Like the updated Stelvio SUV, the Giulia’s centre console has been adapted to offer greater tactile and visual impact, while also providing more storage space. There’s a new flat-bottomed, leather trimmed steering wheel and gear stick and customers can now choose to option red or green seat belts over the regular black set.

With one of the very best driving positions in the performance car business, once you’re seated snuggly in the driving seat and with the sports steering wheel in your grasp, you know that the Giulia QV comes from a country of obsessively keen drivers. The oversized silver flappies mounted behind the wheel allow up or down shifting regardless of where the steering wheel is positioned, but they do tend to intrude on the stalk-mounted switchgear behind them.

On-board kit like satnav, Bluetooth and other bits and bobs are easy to fathom, the switchgear itself feels good and everything is laid out well, though certain interior trim pieces are a tad so-so in quality. However, you quickly forget that once you press that bright red starter button.

Alfa Romeo improved the Giulia’s infotainment system for 2020. The same 8.8-inch screen from last year’s model carries over, only now it’s a touchscreen – though you can still control it with the rotary dial as well. The screen itself gets better graphics, more configurable widgets and faster processing to go along with standard Apple CarPlay and Android Auto. Generally speaking, it all looks neat and is very easy to use.

The front sports seats are quite wide and both shoulder room and elbow room are good. There are plenty of cubbyholes to stow your automotive detritus, including a sizeable space underneath the centre armrest and glovebox.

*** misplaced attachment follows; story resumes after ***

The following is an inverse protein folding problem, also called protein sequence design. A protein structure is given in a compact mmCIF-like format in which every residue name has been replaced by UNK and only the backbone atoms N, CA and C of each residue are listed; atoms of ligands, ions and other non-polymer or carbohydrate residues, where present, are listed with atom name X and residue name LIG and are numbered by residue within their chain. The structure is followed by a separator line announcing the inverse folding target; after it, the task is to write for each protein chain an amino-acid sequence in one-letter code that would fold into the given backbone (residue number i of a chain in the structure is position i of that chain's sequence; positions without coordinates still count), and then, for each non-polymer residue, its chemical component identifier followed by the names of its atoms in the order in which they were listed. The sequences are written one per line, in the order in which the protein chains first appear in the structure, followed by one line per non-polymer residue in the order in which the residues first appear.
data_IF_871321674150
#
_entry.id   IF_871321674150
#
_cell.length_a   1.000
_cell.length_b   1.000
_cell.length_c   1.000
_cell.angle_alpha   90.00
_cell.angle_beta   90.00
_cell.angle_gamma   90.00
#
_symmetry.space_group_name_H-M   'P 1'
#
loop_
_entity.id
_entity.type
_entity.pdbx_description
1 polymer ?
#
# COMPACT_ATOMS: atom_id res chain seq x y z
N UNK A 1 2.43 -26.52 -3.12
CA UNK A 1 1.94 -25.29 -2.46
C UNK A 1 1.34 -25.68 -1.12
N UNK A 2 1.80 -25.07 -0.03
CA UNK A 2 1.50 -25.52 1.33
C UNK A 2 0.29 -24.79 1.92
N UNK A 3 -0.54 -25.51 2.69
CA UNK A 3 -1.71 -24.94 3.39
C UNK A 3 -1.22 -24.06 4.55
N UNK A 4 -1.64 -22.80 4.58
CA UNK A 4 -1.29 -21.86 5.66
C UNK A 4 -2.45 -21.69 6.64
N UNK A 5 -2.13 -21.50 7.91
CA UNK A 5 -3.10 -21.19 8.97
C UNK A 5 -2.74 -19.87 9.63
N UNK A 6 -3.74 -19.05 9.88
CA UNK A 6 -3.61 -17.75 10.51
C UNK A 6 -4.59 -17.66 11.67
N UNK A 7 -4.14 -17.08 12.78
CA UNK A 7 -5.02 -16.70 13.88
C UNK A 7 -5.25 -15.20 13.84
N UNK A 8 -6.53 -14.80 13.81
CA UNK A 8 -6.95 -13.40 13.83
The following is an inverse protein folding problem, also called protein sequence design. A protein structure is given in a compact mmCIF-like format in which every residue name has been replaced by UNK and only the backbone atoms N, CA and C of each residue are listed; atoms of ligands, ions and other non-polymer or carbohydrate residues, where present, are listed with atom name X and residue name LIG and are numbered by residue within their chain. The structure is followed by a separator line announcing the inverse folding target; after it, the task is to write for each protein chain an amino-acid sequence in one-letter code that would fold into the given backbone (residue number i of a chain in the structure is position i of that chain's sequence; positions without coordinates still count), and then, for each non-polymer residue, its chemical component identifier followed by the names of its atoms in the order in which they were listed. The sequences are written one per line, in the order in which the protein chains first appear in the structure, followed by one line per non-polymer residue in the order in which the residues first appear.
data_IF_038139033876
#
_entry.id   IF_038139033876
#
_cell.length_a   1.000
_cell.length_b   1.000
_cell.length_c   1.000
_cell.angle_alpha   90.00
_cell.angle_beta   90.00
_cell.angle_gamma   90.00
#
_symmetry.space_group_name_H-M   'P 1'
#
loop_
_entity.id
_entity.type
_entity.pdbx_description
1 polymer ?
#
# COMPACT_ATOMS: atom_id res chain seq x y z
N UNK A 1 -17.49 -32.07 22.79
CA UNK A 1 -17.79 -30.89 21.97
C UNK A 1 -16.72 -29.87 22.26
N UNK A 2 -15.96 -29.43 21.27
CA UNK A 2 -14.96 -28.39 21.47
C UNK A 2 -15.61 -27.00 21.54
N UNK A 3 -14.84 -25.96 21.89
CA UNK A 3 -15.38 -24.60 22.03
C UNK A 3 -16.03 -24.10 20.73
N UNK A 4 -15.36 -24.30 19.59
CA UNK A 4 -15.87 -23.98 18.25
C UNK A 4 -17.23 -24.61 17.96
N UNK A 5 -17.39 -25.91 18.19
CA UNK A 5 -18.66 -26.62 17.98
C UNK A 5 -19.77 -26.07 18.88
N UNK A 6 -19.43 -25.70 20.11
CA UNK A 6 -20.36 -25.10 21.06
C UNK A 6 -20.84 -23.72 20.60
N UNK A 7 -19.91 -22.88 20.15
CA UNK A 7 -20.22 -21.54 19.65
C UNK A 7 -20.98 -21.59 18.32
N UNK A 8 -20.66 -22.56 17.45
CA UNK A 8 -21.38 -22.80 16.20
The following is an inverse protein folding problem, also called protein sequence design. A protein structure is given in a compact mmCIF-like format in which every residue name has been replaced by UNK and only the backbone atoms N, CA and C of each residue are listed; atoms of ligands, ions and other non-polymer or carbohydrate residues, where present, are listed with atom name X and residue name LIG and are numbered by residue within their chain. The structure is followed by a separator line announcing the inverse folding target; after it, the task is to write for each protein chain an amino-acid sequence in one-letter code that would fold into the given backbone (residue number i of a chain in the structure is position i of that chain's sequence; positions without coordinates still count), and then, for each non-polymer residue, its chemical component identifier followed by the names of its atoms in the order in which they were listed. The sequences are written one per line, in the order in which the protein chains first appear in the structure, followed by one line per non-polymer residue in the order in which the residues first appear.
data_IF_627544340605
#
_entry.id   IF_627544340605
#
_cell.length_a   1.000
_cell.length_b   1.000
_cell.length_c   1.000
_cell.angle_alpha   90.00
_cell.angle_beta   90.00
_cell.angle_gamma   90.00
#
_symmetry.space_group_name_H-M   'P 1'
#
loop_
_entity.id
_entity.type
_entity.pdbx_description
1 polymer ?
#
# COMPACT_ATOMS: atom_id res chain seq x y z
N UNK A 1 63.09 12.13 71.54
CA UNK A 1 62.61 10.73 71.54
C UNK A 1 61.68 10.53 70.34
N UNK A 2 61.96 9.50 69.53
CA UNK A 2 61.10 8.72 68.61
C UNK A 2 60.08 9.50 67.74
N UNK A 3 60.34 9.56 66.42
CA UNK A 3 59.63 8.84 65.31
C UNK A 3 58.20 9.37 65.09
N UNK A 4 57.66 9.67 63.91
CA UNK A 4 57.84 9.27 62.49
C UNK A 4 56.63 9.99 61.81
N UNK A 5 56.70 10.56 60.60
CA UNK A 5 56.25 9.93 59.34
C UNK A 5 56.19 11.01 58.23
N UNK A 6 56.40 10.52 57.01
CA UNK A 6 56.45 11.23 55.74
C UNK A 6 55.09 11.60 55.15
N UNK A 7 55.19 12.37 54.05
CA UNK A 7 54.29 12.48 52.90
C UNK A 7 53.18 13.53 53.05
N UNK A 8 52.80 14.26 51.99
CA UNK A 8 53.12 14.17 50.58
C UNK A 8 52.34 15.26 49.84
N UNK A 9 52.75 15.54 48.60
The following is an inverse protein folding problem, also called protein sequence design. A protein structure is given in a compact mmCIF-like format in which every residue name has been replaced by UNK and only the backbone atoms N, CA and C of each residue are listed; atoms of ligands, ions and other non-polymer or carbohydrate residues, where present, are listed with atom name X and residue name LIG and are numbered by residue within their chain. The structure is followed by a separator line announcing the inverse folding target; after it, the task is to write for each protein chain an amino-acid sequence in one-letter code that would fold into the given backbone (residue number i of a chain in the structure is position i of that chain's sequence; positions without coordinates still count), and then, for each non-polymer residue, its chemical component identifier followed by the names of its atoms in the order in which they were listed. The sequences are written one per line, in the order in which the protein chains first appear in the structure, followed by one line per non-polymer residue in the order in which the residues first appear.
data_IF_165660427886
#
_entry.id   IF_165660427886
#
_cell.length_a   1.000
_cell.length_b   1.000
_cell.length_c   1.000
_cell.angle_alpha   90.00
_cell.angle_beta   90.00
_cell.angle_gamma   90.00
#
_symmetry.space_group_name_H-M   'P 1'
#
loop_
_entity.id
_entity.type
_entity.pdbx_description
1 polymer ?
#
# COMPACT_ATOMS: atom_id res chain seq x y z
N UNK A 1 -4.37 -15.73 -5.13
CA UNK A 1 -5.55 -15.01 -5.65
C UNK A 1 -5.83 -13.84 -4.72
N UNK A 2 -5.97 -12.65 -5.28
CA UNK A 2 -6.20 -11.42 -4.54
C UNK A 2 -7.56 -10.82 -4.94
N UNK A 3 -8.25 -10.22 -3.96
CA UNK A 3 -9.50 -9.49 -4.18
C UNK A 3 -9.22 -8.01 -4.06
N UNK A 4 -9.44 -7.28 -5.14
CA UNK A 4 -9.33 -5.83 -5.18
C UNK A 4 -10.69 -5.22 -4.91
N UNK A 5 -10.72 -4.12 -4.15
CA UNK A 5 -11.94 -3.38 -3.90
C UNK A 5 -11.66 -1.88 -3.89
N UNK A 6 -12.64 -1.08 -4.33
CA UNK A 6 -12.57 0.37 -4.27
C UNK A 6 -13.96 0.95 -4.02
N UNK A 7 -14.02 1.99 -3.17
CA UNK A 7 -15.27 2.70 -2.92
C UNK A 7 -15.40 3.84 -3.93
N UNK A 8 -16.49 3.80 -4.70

With a longer wheelbase than any of its rivals, rear legroom is generous and headroom is good despite the sloping roofline. Of course, if you want a ballistic saloon that’s more spacious, there are always the AMG versions of the Mercedes E-Class, as well as the BMW M5 – both with their respectively higher price tags.

Boot space

Boot space is identical to the regular Giulia at 480 litres, which handily matches the BMW 3 Series and Mercedes C-Class. As it’s a saloon, you haven’t got a huge boot opening, and this isn’t helped by a high lip to haul items over. Its rivals – even the BMW M3 – are, or will be, available as an estate, but Alfa Romeo doesn’t sell a Giulia estate, nor does it plan to.

Quadrifoglio equipment

There are five trim levels in the 2020 Giulia model range; Super, Sprint, Lusso Ti, Veloce and the range-topping Quadrifoglio Verde, tested here.

Every Giulia in the UK’s five-model trim range has a pretty comprehensive specification. Range-entry cars gets 17-inch wheels, dual-zone climate control, automatic emergency braking, Apple CarPlay and Android Auto, all-round parking sensors and reversing camera, satnav, ambient lighting and Alfa Connect infotainment system.

On the Giulia QV, there’s lots of other equipment, including a blend of leather and Alcantara seats, keyless entry and start, auto lights and wipers, active cruise control, Alfa SDC suspension control, aluminium sports pedals, leather dashboard, door panels and centre armrest and blind-spot detection.

The new 7-inch TFT screen in the heart of the instrument cluster is also now standard across the whole Stelvio range. The screen layout has been redesigned to offer more information in a more rational way, and to accommodate the semi-autonomous driving technology parameters.

Exclusively available in the QV’s new instrument cluster are performance pages which show the temperatures of the main mechanical components, torque delivery, turbo pressure and power used, as well as digital chronometers to measure acceleration and maximum speed, allowing the driver to view performance levels and vehicle status in real time.

Options fitted to WP20 BKX